From Newsroom Diversity to News Diversity

Dates: 17 – 21 November 2014

Country: Lebanon

Journalism_Students_in_Lebanon‘Why is the religion of George Clooney’s wife important to the media?’ ‘Why do the British media see all Muslims as terrorists?’ ‘Why is diversity so often a dividing instead of unifying factor?’ These were some of the questions posed by journalism students from five Lebanese universities who attended a ‘Reporting Religion’ workshop in Beirut conducted by MDI trainers.

The workshop attracted 40 students from different years and courses, as well as from different gender and religious backgrounds. Most of the discussions were around very practical issues such as what to do about hate speech used by public figures or what is the best way to source a story on sensitive religious issues.

But, some of the students demonstrated the need for practical work rather than debates and asked: ‘How can I balance the individuality of my hero with what she or he has in common with other people?’

The workshop is part of a two-year project called “Towards an Inclusive and Responsible Media in Lebanon”, run  by MDI and its Lebanese partner Maharat Foundation, an organisation working on building a more democratic society through freedom of expression. The overall objective of the project is to encourage responsible media coverage of diversity, reduce tensions and promote peace through an inclusive and responsible media in Lebanon.

As part of the visit, MDI trainer Veronique Mistiaen, a Pulitzer Prize nominee, and MDI Executive Director, Milica Pesic, also met with a group of journalism professors from the same universities that the students at the workshop came from. They discussed a potential joint work which would give an opportunity to the students to do practical work as related to diversity coverage. The ideas were shared with the editors of some of the most prominent Lebanese media who expressed their frustration at getting journalism graduates with no practical knowledge, especially in relation to reporting diversity.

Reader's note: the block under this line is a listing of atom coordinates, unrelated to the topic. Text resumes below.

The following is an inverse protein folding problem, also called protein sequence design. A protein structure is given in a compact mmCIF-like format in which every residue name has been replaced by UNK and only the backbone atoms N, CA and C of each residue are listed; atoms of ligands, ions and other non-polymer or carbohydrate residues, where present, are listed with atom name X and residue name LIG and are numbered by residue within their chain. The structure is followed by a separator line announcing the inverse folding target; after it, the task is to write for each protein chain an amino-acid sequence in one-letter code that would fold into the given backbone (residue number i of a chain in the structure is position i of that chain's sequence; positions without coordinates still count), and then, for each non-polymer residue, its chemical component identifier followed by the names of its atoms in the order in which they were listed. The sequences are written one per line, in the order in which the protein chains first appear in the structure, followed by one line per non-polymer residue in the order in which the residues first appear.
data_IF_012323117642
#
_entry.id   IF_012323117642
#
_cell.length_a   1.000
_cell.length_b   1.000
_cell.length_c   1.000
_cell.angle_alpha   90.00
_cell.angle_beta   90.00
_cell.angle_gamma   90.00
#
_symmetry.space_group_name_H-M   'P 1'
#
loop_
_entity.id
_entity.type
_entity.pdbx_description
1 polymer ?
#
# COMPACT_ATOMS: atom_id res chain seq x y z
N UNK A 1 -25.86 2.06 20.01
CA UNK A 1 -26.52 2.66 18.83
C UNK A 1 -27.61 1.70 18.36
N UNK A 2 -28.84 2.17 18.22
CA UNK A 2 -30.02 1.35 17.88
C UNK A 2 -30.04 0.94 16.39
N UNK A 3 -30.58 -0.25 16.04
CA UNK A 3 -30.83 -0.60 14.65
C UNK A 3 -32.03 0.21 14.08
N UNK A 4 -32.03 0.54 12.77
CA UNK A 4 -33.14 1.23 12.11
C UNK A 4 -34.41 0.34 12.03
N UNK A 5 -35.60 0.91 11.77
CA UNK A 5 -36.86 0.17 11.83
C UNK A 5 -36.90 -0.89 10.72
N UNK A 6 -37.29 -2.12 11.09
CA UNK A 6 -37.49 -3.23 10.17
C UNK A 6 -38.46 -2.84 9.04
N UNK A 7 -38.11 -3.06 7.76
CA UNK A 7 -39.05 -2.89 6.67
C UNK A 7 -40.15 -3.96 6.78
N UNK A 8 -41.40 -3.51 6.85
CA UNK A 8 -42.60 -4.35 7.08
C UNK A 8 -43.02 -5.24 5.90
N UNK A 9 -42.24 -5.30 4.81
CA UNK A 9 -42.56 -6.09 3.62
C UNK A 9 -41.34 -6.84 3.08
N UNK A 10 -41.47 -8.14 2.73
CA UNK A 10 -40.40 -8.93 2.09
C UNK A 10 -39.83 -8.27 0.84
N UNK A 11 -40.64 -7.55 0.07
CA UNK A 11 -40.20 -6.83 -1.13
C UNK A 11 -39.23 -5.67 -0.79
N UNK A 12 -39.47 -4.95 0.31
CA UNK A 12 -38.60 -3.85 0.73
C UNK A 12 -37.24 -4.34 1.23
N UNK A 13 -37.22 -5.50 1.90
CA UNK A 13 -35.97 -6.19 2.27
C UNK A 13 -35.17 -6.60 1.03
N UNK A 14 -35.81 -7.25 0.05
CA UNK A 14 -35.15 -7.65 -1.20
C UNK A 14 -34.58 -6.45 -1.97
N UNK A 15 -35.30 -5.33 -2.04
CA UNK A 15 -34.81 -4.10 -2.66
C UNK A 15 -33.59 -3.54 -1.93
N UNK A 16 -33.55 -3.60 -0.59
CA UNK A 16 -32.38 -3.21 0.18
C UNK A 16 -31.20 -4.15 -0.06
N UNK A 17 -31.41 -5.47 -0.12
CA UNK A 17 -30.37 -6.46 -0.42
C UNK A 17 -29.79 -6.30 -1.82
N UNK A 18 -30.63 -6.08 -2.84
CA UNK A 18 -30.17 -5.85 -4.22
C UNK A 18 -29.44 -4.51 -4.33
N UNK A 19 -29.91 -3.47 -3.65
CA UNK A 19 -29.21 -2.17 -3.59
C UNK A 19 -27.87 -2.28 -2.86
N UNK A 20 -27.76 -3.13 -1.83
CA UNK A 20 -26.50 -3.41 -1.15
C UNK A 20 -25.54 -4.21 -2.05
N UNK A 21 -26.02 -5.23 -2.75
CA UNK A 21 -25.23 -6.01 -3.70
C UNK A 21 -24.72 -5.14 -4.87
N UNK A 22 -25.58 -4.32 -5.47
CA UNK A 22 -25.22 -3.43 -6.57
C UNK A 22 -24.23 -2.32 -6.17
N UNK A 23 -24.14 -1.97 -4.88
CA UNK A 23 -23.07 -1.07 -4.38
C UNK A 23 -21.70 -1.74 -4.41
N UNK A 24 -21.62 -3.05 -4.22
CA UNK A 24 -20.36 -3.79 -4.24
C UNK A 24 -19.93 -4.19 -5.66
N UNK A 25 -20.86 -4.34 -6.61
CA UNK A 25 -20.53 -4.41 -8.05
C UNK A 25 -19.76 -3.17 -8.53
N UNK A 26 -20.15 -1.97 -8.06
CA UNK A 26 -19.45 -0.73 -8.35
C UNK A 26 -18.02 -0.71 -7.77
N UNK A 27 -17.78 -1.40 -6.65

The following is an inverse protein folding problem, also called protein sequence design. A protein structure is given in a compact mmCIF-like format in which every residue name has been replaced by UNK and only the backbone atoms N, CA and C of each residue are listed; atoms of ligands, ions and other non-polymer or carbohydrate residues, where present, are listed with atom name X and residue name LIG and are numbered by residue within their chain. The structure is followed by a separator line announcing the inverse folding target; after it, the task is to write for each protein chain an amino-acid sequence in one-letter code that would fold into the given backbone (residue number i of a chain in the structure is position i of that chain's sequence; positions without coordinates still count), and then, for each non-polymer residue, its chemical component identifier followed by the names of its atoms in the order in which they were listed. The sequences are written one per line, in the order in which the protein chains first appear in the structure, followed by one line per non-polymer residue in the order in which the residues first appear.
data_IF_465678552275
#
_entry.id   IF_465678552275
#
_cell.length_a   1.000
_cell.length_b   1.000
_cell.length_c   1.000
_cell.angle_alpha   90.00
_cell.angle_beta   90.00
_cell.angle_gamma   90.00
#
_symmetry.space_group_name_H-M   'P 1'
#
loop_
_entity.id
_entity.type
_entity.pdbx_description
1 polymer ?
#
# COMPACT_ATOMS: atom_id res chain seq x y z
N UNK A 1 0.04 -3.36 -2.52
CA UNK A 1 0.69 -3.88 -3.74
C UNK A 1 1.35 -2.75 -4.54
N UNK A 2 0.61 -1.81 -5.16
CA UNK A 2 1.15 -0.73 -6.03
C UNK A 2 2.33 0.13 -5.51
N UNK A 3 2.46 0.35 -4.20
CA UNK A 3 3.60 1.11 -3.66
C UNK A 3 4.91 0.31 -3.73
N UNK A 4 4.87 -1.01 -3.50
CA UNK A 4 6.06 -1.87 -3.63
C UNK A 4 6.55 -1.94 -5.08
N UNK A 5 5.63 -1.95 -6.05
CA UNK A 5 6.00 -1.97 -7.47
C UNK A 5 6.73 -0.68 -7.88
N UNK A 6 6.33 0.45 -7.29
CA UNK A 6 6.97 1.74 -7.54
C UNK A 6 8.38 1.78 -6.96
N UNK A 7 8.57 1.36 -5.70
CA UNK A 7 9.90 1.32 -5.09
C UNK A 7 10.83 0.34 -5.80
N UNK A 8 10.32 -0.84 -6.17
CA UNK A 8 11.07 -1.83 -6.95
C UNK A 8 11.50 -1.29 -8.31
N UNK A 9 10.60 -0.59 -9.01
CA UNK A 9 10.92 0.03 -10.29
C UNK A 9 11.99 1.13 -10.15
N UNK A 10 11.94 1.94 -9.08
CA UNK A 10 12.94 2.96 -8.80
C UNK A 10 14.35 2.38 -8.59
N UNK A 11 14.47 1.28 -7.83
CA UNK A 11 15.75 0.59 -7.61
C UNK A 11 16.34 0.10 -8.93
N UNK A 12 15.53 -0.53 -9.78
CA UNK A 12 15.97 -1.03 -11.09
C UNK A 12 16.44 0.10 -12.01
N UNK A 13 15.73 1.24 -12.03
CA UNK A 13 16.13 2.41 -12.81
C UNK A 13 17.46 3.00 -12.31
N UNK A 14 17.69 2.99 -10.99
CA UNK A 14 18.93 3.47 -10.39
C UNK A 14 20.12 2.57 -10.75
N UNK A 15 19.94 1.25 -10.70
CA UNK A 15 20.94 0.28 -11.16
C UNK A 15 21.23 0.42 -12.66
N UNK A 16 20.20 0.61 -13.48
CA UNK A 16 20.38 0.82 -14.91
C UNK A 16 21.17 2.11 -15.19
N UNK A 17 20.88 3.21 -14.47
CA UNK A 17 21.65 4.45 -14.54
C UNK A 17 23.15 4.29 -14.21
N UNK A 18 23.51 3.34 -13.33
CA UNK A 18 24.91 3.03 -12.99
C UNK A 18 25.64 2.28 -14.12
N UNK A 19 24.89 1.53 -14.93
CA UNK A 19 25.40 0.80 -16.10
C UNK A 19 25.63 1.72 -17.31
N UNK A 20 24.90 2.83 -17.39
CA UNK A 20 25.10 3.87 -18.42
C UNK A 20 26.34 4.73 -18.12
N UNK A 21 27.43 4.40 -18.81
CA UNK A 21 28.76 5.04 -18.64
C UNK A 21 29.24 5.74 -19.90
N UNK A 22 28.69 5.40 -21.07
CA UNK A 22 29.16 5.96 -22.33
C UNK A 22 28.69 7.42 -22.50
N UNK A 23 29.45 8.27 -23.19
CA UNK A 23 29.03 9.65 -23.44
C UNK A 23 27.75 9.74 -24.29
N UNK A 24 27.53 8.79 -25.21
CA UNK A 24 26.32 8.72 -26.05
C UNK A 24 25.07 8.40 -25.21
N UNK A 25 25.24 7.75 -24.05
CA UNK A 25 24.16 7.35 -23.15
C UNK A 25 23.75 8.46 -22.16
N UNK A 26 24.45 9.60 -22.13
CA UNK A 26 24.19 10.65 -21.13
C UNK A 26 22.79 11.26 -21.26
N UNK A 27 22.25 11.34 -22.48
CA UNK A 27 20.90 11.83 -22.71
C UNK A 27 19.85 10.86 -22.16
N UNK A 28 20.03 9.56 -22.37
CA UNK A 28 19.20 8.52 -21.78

In addition, MDI representatives met with a group of journalists, most of whom have been covering some diversity issues, such as gender or LGBT issues. What they were particularly interested in were the ethical issues around reporting on religious diversity, understandably the most sensitive issue in Lebanon, country divided along sectarian lines for decades.

‘It is encouraging to know that there are Lebanese organisations which are crossing social, cultural and political lines in aim to give a voice to all the sides and to promote understanding and tolerance through the media. Our partner, Maharat Foundation, is among them. According to their findings, most of the newsrooms across the country are already diversified. Journalists from different ethnic and religious background are already working together. The challenge is how to make them reflect that diversity in the content their produce’, said Milica Pesic, the MDI Executive Director.